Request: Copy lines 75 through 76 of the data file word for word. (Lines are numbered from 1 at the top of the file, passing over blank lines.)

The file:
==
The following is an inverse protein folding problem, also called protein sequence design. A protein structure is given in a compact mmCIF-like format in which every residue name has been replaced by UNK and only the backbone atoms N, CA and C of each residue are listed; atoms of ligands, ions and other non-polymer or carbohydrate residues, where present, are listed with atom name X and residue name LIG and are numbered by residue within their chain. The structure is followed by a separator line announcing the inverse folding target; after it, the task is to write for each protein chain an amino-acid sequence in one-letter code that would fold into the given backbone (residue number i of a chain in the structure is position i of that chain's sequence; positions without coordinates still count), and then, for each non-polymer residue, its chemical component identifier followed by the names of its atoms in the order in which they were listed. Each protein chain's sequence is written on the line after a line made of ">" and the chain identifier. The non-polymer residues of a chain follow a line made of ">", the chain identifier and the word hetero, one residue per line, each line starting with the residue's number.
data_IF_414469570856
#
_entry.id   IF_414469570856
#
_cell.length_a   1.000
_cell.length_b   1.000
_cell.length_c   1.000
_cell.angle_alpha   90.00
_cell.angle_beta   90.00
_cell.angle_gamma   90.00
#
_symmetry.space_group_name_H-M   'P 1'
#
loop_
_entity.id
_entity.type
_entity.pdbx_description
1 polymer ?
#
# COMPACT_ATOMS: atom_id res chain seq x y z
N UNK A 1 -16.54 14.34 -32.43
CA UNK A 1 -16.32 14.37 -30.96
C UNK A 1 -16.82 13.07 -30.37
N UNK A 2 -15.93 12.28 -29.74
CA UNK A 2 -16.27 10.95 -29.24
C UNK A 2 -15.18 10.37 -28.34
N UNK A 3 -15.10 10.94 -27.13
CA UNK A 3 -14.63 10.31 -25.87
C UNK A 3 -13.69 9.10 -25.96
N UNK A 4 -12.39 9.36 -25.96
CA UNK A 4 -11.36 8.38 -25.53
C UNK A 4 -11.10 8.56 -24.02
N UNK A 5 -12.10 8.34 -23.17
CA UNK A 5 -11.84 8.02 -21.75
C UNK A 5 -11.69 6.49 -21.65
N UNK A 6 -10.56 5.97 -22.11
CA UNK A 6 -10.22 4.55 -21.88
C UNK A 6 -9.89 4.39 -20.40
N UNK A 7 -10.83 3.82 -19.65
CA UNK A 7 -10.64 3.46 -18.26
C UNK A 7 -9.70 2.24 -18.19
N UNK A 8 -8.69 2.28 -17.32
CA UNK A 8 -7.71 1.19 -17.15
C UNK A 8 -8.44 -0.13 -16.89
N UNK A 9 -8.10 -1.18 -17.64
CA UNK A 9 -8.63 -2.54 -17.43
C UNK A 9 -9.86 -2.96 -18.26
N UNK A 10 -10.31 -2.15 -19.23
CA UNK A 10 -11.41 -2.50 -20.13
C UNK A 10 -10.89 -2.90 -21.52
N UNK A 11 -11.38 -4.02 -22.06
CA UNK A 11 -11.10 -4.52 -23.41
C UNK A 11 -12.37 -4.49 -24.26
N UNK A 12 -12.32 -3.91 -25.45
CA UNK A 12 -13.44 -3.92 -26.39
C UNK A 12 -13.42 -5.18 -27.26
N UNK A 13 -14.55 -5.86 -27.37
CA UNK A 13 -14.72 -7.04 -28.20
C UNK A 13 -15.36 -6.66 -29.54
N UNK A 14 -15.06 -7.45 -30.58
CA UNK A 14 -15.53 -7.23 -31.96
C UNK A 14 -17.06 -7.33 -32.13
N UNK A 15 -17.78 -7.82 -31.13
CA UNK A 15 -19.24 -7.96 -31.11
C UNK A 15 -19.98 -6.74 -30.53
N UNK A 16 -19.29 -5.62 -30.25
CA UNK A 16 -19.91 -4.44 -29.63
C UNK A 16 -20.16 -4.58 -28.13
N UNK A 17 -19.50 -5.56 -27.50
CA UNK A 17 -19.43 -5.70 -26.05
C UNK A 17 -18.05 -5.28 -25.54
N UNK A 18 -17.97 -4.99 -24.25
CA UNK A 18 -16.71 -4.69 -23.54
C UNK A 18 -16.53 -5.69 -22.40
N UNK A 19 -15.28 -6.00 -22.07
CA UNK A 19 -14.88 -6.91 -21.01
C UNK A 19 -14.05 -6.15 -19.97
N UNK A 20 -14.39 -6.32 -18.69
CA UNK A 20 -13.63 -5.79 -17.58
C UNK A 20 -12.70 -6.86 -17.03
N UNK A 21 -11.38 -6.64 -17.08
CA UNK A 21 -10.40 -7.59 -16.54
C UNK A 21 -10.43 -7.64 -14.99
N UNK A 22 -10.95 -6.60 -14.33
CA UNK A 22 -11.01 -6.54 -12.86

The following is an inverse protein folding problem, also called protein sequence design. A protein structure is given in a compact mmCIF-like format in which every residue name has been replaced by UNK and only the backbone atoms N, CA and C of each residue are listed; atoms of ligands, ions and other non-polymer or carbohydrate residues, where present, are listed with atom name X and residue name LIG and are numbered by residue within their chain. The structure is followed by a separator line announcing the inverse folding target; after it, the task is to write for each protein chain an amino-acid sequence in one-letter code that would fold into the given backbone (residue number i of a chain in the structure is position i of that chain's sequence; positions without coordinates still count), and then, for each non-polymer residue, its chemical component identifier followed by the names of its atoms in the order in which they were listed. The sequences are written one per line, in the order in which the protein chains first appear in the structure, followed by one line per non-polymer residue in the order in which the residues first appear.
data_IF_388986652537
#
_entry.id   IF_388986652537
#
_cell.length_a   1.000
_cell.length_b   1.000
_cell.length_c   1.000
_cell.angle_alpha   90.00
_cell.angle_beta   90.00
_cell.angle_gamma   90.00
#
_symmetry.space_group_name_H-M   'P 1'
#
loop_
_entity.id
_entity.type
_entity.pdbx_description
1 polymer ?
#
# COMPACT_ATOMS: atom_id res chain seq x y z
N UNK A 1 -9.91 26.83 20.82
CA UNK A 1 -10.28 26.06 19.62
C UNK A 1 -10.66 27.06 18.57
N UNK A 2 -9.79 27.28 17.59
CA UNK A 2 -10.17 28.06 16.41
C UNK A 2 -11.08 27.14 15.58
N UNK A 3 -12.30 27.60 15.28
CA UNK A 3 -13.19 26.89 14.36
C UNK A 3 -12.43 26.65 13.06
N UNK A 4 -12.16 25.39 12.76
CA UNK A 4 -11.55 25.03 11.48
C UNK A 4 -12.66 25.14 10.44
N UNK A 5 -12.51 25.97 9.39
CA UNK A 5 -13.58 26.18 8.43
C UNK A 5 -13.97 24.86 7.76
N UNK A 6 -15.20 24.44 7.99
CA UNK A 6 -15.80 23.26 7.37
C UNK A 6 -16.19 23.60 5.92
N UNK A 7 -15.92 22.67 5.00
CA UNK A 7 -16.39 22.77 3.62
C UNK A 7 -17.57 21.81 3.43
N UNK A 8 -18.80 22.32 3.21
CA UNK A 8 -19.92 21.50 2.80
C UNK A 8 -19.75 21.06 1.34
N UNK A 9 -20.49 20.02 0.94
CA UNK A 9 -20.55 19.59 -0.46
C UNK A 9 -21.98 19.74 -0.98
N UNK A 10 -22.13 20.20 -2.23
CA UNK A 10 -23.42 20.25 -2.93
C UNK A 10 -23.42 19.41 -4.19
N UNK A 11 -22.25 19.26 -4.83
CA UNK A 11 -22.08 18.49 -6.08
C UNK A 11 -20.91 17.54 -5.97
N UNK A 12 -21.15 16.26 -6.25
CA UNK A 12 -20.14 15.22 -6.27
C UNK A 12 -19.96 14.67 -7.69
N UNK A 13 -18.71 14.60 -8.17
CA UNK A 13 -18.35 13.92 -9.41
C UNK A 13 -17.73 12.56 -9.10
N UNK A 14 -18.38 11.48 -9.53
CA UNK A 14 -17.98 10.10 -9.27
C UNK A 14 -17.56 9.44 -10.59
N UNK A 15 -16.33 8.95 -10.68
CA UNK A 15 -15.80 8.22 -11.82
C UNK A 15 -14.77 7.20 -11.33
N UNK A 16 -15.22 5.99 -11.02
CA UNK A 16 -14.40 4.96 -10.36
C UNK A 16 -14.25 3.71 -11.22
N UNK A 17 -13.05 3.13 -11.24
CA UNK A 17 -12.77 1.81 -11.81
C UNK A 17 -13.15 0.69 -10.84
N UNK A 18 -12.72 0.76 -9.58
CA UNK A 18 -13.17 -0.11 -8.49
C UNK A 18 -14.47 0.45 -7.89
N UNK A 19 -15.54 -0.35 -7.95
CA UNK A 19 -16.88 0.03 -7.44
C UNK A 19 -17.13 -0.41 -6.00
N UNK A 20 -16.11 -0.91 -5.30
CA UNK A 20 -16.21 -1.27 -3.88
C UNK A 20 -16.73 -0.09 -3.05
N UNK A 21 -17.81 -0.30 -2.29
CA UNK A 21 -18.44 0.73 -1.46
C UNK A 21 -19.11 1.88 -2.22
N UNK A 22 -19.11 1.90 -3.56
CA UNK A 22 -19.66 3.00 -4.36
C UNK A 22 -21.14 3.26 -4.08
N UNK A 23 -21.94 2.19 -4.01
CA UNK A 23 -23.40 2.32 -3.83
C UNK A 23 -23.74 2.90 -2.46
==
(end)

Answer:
C UNK A 18 -16.53 -5.69 -22.40
N UNK A 19 -15.28 -6.00 -22.07